Lid of vessel: zang- e- kha
Bale: balti thukpa. Soup with wheat balls and veggies and specific herbs like shotto.
Will you have tea?: ch’aa thungera?
No i wont have. : thung met
Yes i will have: thunget
I will eat food: nga zan thunget
i am full/ i had enough: drangs
very tasty: maala yzumo
last two sentences said together makes a balti heart reaaaaaallllyy happy! Say it often! Feel it even more often!
Some moments from my kitchen time: most of my kitchen time was spent with Apo ali and kids and my conversations in the evenings with friends, family and neighbours. Ashe was always zooming in and out of kitchen finishing many chores.
Fields: ying (said with yz sound. If someone can help me with writing various syllables, it will help others a lot)
Feeling cold: grangset
Feeling hot: tronbo
The mountain from where you see k2 on the left: sangzar
If we walk up for about an hour to the waterfalls, we see k2 and on very clear days, we see the two peaks just as we see in the maps, the tall and the shorter identical one. I want to see K2 from Turtuk and i want to see K2 from Pakistan Occupied Kashmir. Here, i was in the rains, waiting to see it for the first time… clouds will clear when they have to clear!
Walnut: taaga ( the joy of breaking open fresh walnut is something else. Beware of taking off the fresh green layer from your mouth… the lips will be burnt black.
apricot/ khurmaani : Phading
Small birds/ sparrows: beu
My wooden bird earrings all the villagers called: shing beu
4: yee (said with yz sound)
14:chubyee( y said with yz sound)
15: Chog- gaa
Now just by adding “na” in between the multiples of 10 and first 9 numbers you can make the numbers:
21: nishu na chik
27: nishu na dun
Now, the multiples of ten
70:nishu sum nachu ( nachu here means, after nishu sum)
80:nishuyee (y said with yz sound)
90: nishuyee nachu (nachu here means, after nishuyee)
So, more examples:
63: nishusum na sum
102: igia n anis
Multiples of 100:
1000: tong chik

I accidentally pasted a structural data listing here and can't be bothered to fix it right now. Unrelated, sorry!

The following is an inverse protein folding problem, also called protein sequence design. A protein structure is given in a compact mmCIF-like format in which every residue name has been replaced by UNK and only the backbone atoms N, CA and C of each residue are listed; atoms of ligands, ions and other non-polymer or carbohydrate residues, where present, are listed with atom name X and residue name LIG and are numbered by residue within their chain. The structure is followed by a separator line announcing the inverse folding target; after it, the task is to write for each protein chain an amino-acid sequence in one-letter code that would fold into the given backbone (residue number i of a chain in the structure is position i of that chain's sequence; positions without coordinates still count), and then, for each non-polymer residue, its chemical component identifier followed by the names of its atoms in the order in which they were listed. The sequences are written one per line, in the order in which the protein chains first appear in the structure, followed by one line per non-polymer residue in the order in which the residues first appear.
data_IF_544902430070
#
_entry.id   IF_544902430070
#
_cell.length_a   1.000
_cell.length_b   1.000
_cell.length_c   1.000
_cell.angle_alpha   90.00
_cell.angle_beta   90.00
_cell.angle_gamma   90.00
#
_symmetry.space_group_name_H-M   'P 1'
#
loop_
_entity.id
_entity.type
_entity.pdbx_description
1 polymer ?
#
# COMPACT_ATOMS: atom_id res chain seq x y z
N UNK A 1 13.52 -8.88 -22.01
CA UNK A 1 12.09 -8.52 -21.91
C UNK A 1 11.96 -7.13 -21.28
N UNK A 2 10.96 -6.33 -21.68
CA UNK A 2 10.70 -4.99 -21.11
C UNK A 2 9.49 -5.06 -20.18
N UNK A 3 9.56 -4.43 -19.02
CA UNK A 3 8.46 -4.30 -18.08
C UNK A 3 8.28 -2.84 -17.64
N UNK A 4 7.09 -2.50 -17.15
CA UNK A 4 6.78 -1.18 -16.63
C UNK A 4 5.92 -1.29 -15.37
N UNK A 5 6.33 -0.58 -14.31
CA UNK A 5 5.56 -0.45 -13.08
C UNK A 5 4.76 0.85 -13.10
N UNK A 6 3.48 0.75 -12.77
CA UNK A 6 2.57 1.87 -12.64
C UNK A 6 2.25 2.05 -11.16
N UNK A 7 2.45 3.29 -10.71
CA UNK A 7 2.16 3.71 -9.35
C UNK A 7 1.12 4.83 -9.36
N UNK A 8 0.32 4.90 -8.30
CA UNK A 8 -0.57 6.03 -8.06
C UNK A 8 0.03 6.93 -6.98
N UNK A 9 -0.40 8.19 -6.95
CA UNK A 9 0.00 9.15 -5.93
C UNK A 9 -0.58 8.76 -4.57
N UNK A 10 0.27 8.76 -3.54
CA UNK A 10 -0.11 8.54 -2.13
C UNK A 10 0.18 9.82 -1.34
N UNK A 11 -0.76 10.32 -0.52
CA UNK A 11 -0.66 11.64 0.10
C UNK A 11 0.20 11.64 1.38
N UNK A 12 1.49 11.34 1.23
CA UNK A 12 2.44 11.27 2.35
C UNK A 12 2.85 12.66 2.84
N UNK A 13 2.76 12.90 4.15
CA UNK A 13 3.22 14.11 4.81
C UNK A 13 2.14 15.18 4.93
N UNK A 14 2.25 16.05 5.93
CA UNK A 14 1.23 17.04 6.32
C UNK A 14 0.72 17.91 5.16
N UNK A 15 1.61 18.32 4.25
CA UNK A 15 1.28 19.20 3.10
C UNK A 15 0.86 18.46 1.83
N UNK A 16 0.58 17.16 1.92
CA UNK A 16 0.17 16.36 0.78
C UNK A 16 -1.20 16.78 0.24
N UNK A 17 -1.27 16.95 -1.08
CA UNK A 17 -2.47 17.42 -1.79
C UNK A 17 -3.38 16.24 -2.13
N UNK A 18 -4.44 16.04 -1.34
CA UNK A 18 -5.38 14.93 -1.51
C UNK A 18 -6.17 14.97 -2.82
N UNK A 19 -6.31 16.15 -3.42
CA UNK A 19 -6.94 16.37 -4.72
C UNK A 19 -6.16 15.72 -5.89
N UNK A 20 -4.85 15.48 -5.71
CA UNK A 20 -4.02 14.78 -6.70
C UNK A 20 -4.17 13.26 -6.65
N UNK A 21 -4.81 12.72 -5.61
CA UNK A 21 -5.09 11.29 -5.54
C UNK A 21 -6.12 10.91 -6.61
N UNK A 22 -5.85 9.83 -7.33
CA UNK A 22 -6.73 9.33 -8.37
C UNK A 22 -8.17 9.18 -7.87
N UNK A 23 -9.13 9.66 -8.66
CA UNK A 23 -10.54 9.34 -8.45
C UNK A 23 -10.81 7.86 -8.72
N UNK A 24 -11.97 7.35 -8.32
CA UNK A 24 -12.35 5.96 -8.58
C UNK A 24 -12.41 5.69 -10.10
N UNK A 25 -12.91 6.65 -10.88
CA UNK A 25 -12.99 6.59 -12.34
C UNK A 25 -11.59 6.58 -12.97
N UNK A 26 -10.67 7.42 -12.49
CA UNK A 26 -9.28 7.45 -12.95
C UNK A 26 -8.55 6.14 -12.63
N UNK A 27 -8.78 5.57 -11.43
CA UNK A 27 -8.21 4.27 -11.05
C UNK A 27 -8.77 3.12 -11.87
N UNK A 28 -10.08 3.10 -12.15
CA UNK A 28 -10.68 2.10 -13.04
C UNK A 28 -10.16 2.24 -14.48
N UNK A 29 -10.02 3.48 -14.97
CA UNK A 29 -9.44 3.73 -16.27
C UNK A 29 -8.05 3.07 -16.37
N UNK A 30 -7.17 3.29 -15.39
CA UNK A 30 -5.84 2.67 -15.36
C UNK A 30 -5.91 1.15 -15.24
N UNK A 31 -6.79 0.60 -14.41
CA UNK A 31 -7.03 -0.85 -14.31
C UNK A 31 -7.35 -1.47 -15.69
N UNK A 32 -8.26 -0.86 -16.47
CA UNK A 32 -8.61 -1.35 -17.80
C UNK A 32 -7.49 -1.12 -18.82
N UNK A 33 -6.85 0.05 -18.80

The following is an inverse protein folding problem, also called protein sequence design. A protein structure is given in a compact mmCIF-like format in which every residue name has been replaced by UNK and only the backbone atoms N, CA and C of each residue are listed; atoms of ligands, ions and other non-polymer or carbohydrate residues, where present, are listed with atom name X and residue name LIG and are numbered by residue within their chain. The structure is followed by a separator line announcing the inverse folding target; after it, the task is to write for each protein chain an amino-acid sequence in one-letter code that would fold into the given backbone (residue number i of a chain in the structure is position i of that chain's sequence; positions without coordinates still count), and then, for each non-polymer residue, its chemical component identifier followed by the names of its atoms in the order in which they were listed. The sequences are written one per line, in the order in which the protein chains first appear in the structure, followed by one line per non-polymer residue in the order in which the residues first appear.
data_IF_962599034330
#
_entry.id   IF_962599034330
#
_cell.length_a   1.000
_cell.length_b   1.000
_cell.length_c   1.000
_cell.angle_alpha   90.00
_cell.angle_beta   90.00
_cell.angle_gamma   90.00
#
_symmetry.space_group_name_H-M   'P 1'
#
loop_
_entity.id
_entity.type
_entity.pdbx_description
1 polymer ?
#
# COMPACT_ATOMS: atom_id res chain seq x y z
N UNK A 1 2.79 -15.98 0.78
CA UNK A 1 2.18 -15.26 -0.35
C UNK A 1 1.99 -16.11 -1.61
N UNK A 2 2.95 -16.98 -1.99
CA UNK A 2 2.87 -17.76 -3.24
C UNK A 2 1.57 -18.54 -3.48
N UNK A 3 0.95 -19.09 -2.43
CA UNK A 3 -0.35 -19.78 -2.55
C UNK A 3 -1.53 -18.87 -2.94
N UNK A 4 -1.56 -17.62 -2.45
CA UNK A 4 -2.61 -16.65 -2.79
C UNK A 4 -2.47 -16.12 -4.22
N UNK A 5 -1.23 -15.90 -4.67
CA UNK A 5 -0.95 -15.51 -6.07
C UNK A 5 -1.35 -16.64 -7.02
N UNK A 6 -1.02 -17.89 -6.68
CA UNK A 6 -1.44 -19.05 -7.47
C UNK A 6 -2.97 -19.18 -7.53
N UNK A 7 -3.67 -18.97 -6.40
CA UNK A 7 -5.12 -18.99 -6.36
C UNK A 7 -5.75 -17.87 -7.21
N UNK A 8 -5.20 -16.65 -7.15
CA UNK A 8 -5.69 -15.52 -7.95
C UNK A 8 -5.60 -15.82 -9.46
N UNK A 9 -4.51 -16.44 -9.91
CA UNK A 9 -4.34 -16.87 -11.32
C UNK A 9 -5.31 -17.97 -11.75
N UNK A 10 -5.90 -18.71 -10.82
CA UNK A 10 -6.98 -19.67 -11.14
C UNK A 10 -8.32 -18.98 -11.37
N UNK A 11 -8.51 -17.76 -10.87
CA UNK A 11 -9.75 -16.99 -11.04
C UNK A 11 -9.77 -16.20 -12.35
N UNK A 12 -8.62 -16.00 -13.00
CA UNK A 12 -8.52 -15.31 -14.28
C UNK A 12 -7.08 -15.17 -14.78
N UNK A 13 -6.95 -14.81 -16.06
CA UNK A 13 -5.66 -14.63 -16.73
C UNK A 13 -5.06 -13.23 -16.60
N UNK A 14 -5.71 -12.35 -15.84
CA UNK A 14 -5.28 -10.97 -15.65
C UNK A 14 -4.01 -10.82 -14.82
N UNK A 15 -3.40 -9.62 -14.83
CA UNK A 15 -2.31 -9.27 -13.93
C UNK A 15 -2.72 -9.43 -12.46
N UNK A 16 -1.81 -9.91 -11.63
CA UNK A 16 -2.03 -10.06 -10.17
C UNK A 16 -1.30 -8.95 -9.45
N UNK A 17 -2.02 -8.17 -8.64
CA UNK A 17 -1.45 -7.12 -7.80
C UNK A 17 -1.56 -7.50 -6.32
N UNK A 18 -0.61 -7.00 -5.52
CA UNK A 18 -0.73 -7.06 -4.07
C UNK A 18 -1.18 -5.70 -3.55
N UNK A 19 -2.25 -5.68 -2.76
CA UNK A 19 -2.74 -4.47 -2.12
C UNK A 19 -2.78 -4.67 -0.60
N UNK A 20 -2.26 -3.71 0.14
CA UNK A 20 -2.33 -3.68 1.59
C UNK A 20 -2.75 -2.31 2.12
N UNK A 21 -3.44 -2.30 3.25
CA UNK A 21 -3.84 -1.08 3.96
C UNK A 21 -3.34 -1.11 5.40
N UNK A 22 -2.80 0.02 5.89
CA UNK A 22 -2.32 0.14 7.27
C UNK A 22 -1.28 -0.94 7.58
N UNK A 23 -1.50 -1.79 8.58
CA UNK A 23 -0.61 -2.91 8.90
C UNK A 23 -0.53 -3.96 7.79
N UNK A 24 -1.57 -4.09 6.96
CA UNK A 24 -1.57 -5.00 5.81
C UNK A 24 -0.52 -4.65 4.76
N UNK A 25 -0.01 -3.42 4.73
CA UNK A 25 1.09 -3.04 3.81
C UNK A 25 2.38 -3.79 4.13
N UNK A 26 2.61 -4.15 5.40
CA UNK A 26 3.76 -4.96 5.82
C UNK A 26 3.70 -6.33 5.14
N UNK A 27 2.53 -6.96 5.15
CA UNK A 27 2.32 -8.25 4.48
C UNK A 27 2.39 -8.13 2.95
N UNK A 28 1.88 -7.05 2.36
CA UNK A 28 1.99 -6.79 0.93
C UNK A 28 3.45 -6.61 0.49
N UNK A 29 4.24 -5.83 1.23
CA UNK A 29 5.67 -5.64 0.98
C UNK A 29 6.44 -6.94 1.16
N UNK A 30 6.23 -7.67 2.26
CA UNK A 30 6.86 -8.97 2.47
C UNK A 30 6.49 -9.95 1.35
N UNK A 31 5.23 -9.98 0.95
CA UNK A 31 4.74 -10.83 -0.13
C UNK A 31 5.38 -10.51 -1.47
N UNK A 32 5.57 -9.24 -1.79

So now for other multiples of 1000:
6000: tong druk
8000: tong yat
10000: tong chu
This will really help you at the market spaces and the home stays and guest houses to understand the costing.
If you see it is also quite easy to memorise these… you can throw in some balti numbers while conversing with the older folks or while counting the number of kids you are playing with… this will take your experience to the crazily happy level when everyone will start throwing numbers at you to practice on!
Some tongue twisters:
Kha- month (normal tone)
Khaa: snow (said in a relaxed tone)
a-gaa: 5 (where g sounds like k)
kha (said very fast): lid. My favourite in this regard was pressure- e- kha. Which means the lid of the pressure cooker. The people in turtuk are very proud of their pressure cookers and say that the people in baltistan are still waiting for them. Pressure cookers are usually a favourite present from the baltis of india to the baltis of Pakistan!
PEOPLE AND RELATIONSHIPS:
Children: phru ( younger kids)
Old man:apo (grandfather)
Old woman: api (grandmother)
Uncle: momo ( mother’s brother)/ kaka
Aunty/ older sister kind of relationship: nene/ ashe
Eldest son: saama
Mother’s younger sister: machoong. I invariable became ritika machoong to most kids!
Boo: young boy
Bongo: young girl
Some of my favourite words/ phrases:
Kho bhuget: we are going to roam around. Almost like an announcement.Best said when you go for a walk with the kids.